Neurotransmitter Transporters as Molecular Targets for Addictive Drugs

Drug Alcohol Depend. Jun-Jul 1998;51(1-2):87-96. doi: 10.1016/s0376-8716(98)00068-4.

Abstract

The neurotransmitter dopamine lies at or near the center of current theories of drug abuse and dependence. Multiple lines of evidence indicate that dopaminergic cells play key roles in a variety of motivated behaviors. Accordingly, it is not surprising that cocaine and amphetamines--some of the most widely used illicit drugs--elevate extraneuronal dopamine concentrations through their actions on the plasma membrane dopamine transporter. From the point of view of developing novel pharmacological interventions for the treatment or prevention of psychostimulant abuse, practical benefits may arise from an improved understanding of how neurotransmitter transporters operate and how drugs interact with them.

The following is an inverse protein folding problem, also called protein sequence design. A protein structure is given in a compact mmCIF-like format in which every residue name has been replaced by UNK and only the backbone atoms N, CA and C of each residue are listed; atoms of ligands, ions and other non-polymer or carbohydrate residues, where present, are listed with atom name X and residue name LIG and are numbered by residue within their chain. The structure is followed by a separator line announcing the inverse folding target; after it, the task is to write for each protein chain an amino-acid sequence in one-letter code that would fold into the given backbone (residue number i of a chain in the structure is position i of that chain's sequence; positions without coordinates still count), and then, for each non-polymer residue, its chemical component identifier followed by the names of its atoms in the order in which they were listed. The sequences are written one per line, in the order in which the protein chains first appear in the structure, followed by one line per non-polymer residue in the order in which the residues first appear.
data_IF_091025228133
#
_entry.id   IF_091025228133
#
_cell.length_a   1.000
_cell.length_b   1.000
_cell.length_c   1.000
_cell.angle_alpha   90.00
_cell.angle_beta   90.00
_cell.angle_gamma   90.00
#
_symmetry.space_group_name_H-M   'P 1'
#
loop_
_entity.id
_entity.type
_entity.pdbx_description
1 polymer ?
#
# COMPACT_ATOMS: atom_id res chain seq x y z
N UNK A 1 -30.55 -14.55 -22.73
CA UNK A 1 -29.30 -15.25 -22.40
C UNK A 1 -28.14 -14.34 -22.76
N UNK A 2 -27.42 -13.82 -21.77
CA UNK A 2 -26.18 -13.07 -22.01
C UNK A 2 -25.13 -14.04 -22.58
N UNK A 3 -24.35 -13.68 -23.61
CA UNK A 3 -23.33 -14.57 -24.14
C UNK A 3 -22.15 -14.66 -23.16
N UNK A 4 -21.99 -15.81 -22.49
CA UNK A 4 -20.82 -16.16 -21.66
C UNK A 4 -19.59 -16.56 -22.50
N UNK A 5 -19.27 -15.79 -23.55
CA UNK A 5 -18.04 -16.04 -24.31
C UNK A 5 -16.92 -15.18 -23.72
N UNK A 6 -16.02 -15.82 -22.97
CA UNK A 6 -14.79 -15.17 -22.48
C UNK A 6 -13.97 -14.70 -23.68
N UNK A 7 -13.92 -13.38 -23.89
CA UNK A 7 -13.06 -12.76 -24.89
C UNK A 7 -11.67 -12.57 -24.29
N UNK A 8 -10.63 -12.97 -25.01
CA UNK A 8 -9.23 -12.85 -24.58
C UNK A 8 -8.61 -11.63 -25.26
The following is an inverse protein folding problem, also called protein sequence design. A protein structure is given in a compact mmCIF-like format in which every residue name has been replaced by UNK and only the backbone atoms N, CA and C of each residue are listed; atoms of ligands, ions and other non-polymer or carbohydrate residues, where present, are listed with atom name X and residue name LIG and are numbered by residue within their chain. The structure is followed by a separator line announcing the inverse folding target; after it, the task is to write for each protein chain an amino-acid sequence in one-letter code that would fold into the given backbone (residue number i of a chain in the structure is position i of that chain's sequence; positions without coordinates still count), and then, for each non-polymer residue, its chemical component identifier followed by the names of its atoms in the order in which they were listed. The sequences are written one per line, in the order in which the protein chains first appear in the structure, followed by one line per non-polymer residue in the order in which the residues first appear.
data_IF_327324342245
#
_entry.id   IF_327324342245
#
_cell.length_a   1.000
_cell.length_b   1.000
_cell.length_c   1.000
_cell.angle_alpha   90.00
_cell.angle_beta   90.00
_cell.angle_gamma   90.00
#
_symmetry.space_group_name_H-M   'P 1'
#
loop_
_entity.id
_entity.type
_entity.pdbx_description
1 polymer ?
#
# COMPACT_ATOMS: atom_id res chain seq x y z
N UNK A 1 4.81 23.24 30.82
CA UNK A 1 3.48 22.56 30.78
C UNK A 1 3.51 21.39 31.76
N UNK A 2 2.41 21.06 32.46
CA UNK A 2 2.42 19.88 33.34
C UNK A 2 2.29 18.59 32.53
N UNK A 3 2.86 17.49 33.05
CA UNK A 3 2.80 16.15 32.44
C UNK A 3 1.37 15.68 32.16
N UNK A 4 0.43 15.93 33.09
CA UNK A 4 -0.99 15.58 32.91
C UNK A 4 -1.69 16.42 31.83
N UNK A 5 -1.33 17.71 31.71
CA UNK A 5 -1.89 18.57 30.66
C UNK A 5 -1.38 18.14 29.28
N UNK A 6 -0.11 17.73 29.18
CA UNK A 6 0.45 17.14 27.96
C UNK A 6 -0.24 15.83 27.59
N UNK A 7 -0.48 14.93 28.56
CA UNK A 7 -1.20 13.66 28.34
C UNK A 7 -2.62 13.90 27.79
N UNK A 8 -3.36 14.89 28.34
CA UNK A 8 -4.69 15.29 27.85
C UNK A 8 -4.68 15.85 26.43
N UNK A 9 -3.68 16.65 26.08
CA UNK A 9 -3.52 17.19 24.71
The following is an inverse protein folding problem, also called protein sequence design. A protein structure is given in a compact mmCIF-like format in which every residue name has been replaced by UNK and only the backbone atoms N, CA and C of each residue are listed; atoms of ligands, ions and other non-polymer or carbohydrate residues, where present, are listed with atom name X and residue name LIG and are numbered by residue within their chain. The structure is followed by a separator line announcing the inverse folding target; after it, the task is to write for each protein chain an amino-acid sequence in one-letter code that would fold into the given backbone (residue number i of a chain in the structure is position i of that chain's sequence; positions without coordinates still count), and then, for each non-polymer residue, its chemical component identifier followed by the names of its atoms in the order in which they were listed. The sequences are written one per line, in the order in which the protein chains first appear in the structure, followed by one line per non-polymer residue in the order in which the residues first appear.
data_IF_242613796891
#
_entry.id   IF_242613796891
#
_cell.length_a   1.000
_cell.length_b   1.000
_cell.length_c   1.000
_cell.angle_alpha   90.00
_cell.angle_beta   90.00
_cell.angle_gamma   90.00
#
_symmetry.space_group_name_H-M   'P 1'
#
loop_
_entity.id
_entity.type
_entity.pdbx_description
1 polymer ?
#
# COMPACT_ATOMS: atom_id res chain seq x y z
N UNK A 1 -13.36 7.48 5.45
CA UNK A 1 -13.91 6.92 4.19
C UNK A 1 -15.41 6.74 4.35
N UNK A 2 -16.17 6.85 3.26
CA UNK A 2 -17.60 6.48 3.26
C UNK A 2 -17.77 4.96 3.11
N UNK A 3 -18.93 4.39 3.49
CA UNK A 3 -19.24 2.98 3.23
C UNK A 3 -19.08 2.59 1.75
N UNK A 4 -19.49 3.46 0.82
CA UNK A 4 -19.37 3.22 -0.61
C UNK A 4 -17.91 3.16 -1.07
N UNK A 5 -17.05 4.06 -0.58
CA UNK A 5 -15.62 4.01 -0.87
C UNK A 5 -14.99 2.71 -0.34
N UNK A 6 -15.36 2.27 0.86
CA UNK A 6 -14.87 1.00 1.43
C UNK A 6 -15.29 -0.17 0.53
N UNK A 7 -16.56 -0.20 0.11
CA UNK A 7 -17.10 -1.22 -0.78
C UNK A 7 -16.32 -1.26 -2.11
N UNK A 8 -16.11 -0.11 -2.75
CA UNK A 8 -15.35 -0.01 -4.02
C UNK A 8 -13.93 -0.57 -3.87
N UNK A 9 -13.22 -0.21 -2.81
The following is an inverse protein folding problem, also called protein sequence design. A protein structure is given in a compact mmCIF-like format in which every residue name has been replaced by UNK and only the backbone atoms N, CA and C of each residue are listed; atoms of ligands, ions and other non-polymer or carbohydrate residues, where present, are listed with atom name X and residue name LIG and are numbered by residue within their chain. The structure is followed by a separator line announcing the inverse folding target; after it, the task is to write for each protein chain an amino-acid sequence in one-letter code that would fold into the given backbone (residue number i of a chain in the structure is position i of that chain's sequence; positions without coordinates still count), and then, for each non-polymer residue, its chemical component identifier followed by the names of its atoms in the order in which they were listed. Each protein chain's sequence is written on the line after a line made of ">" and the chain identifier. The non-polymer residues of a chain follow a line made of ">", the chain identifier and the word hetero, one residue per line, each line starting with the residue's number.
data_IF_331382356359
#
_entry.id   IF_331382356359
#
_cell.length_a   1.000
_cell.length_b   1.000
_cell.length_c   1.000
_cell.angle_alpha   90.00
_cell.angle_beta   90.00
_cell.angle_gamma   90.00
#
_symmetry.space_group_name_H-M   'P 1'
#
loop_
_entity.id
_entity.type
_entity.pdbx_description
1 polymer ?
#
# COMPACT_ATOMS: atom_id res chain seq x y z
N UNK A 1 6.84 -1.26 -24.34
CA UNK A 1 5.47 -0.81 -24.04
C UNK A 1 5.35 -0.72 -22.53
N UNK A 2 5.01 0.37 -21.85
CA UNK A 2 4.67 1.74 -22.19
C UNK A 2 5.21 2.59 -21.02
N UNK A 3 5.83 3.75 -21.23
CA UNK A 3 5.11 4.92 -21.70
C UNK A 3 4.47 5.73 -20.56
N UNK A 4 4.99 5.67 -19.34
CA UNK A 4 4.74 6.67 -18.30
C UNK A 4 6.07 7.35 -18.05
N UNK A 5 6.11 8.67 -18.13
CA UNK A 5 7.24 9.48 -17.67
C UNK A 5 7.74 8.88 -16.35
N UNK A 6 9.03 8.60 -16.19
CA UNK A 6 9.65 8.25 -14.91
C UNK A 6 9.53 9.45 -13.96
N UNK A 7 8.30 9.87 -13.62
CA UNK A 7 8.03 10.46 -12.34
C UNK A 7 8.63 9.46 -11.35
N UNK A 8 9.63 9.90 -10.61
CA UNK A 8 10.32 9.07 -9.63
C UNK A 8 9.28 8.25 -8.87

Publication types

  • Research Support, Non-U.S. Gov't
  • Research Support, U.S. Gov't, P.H.S.
  • Review

MeSH terms

  • Amphetamines / pharmacology
  • Animals
  • Biogenic Monoamines / metabolism*
  • Carrier Proteins / chemistry
  • Carrier Proteins / drug effects*
  • Carrier Proteins / genetics
  • Carrier Proteins / metabolism
  • Central Nervous System Stimulants / pharmacology*
  • Cocaine / pharmacology
  • Dopamine / metabolism
  • Humans
  • Illicit Drugs / pharmacology*
  • Ion Transport / physiology
  • Membrane Potentials / physiology
  • Membrane Proteins / chemistry
  • Membrane Proteins / drug effects
  • Membrane Proteins / genetics
  • Membrane Proteins / metabolism
  • Mice
  • Mice, Knockout
  • Narcotics / pharmacology
  • Serotonin / metabolism
  • Structure-Activity Relationship
  • Synaptic Membranes
  • Synaptic Vesicles / drug effects

Substances

  • Amphetamines
  • Biogenic Monoamines
  • Carrier Proteins
  • Central Nervous System Stimulants
  • Illicit Drugs
  • Membrane Proteins
  • Narcotics
  • Serotonin
  • Cocaine
  • Dopamine